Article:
The Delay Mapping Receiver (DMR) is a softwareconfigurable GEC Plessey (now Mitel Semiconductor)GPS Builder-2 receiver modified to observe reflectedLHCP signals from two GPS satellites and to recordcorrelator power at 10 consecutive half-chip intervals. Thehalf-chip intervals are analogous to range bins in a radarreceiver and are used to isolate power reflecting from aspecific region on the ocean surface. Signals reflectedfrom the ocean surface originate from a glistening zone(see Figure 1a) surrounding a nominal specular reflectionpoint. The size and shape of the glistening zone arefunctions of the roughness of the ocean surface. Tomeasure the reflected power from this glistening zone, thereceiver-generated pseudorandom noise codes are delayedin time with respect to directly received, line-of-sightsignals. This isolates power originating from the region
3surrounding the specular reflection point. The shape of theresulting waveform of power-versus-delay is dependentupon the roughness of the ocean surface (see Figure 1b).This roughness is in turn a function of the surface windspeed and direction, and therefore provides a means toretrieve these geophysical parameters from the GPSreflected signal power measurement.Figure 1a. Illustration for ocean-reflected GPS signals.
   C  o  r  r  e   l  a   t   i  o  n   P  o  w  e  r
Delay Relative to Specular Reflection Point(Code Chips)Peak PowerTrailing EdgeIdeal AutocorrelationFunction
Figure 1b. Correlation function shapes for ideal directGPS signal and for reflected signals from rough surfaces.
Preprocessing the Data
. Before the estimator can makeuse of the reflected GPS data, they must be preprocessed.Preprocessing takes place in several steps. First, the noisefloor is computed for each data set. This is done bycomputing the mean of all the points before the firstcorrelation peak of the reflected signal. After computingthe noise floor, it is subtracted from all data points. Thesereflected data points are then normalized by dividing bythe total reflected power. Normalization is necessary toremove effects of uncalibrated receiver gains. The totalreflected power is computed by summing all of thecorrelation measurements for one waveform, essentiallyintegrating the correlation waveform. Total reflectedpower is chosen for normalization because it should benearly constant due to conservation of energy. Finally, thedata is broken into one-minute segments for use by theestimator.An estimate of the path delay,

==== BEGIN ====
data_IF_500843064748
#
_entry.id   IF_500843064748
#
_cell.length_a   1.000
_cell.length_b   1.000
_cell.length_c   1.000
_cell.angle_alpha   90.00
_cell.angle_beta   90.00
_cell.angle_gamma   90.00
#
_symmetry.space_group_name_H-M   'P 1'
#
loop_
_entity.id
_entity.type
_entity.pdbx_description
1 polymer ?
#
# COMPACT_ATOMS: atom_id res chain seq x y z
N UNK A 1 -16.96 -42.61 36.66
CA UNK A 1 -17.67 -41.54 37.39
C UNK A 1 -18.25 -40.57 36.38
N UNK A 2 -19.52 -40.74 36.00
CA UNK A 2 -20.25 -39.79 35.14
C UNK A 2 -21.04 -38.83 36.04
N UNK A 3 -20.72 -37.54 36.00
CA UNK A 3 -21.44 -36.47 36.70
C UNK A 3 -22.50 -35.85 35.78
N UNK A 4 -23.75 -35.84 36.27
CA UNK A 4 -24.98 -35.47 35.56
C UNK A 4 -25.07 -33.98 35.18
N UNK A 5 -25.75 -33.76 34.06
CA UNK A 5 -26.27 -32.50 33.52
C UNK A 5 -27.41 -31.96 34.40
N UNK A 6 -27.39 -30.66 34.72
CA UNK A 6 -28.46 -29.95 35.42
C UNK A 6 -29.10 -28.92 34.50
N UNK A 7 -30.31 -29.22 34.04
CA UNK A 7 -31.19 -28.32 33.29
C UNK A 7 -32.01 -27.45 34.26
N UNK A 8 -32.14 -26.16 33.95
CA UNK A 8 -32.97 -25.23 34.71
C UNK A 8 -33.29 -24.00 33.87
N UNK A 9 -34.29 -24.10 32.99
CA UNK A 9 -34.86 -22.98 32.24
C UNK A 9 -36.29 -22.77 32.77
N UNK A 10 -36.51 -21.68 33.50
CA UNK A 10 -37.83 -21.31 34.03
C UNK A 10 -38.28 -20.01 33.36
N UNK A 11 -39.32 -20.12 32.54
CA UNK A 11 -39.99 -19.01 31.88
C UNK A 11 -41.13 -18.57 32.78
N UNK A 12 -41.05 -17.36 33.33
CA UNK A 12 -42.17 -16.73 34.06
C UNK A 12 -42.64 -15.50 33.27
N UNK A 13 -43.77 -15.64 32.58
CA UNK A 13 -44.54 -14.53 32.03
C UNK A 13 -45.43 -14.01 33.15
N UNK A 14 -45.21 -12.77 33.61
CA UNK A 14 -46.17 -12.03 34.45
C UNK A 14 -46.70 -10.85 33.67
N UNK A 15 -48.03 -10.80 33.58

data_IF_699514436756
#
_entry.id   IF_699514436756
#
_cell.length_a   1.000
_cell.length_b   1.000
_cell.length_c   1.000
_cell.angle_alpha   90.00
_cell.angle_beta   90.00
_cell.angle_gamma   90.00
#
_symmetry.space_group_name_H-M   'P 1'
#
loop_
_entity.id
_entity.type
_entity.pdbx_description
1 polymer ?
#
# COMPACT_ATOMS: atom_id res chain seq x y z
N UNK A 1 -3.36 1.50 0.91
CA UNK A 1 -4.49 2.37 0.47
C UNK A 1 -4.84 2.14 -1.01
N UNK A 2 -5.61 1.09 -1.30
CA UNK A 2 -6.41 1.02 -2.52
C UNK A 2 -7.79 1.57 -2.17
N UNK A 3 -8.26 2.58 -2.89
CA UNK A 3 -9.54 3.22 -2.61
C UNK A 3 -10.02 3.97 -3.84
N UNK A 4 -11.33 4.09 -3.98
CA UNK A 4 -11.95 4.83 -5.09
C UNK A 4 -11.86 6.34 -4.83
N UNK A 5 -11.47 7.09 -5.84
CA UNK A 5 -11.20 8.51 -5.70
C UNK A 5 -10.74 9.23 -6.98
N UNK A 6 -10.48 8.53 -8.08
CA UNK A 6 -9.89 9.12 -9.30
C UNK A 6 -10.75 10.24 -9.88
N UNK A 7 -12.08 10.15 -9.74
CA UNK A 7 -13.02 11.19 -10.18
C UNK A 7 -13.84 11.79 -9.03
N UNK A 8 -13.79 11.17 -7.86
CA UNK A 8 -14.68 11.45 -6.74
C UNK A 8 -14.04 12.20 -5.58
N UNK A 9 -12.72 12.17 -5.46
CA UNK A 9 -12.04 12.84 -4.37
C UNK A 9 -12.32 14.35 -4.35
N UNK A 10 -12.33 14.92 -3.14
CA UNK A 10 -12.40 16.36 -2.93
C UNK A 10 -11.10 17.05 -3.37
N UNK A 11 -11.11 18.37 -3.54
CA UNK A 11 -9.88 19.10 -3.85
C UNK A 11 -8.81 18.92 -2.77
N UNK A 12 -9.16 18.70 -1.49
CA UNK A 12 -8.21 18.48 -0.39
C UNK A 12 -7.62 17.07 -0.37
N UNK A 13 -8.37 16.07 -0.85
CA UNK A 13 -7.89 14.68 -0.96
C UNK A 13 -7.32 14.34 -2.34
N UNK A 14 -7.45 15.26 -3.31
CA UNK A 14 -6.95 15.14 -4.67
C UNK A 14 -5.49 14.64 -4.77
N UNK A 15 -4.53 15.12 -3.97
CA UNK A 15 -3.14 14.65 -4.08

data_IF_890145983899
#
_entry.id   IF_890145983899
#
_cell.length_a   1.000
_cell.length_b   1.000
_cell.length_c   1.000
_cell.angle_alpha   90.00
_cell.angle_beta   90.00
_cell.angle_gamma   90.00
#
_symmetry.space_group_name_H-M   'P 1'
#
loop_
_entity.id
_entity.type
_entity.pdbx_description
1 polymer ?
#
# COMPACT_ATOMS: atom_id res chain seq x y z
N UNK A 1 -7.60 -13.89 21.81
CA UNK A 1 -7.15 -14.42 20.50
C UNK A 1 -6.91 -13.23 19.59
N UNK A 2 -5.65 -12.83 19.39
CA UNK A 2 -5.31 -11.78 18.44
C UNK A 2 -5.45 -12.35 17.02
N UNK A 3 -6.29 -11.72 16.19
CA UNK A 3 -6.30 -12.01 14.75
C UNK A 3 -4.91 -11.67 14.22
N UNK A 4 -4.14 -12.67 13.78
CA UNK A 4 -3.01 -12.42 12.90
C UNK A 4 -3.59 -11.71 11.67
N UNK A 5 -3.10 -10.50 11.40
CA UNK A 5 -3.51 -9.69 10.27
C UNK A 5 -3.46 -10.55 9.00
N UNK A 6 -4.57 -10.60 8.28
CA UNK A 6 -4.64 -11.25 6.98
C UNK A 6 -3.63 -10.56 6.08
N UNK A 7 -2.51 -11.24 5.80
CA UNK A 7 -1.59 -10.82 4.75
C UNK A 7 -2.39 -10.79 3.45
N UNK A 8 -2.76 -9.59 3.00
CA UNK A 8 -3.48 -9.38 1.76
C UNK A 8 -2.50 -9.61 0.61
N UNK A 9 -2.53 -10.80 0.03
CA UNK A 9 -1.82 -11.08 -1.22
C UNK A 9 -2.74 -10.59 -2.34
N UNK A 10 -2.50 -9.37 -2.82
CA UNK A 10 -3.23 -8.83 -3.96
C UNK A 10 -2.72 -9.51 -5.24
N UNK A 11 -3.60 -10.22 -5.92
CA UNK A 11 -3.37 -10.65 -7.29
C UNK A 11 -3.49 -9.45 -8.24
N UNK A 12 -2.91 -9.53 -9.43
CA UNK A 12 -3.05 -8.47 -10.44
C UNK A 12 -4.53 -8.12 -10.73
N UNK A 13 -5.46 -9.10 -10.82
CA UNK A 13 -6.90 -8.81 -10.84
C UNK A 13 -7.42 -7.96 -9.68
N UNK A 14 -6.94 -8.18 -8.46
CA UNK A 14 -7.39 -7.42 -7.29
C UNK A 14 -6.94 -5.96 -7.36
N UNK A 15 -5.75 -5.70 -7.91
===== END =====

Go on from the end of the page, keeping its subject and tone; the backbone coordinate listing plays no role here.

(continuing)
, is computed using post-processed positions of the satellite and receiver. Thesatellite positions are interpolated from International GPSService
s (IGS) 15-minute precise positions, and thereceiver positions are interpolated using the receiver
snavigation solution. Using these positions and the WGS-84 ellipsoid, an estimate of the specular reflecting pointcoordinates on the earth surface is computed. The pathdelay is then estimated from these three positions.Because the delay variable computed from the receiverand satellite geometry with respect to the WGS-84ellipsoid may contain errors, a shifting parameter isintroduced. A scaling parameter is also introduced whichcompensates for errors in the assumptions made duringnormalization of the measured power. Because the totalpower measured over the 10 delay bins fails to includepower over the same range of delay as the modeledwaveform, inclusion of a scale factor accounts for thisdiscrepancy during normalization. During preprocessing,we also quality-check the data and eliminate outliers bycomputing the mean and standard deviation of thereflected power in each delay bin.
 Main Processor 
. The state for the estimation processcontains wind speed, wind direction and as an option, pathdelay error estimates, and scaling parameters can also besimultaneously estimated. For routine data processing, thesoftware is able to estimate path delay errors by aligningthe waveform leading edges.The basis for wind direction determination is that the PDFof surface slopes is wider in the direction of the wind.This produces an asymmetry in the glistening zone. Withdelay measurements from a single satellite, it is notpossible to unambiguously identify this asymmetrydirection because the integration over a delay bin orannulus tends to obscure the uneven distribution, creatingan ambiguity with respect to the asymmetry direction.Recovery is possible with multiple satellites under thecondition that the glistening zones are due to the samesurface wind conditions. Because the annuli for the two ormore satellites are not mutually concentric, thesemeasurements provide the necessary conditions forobserving the PDF asymmetry.In the latest version of our algorithm, we implemented theoption to process any number of satellites in a single batchto fit the measured to the modeled waveforms using a non-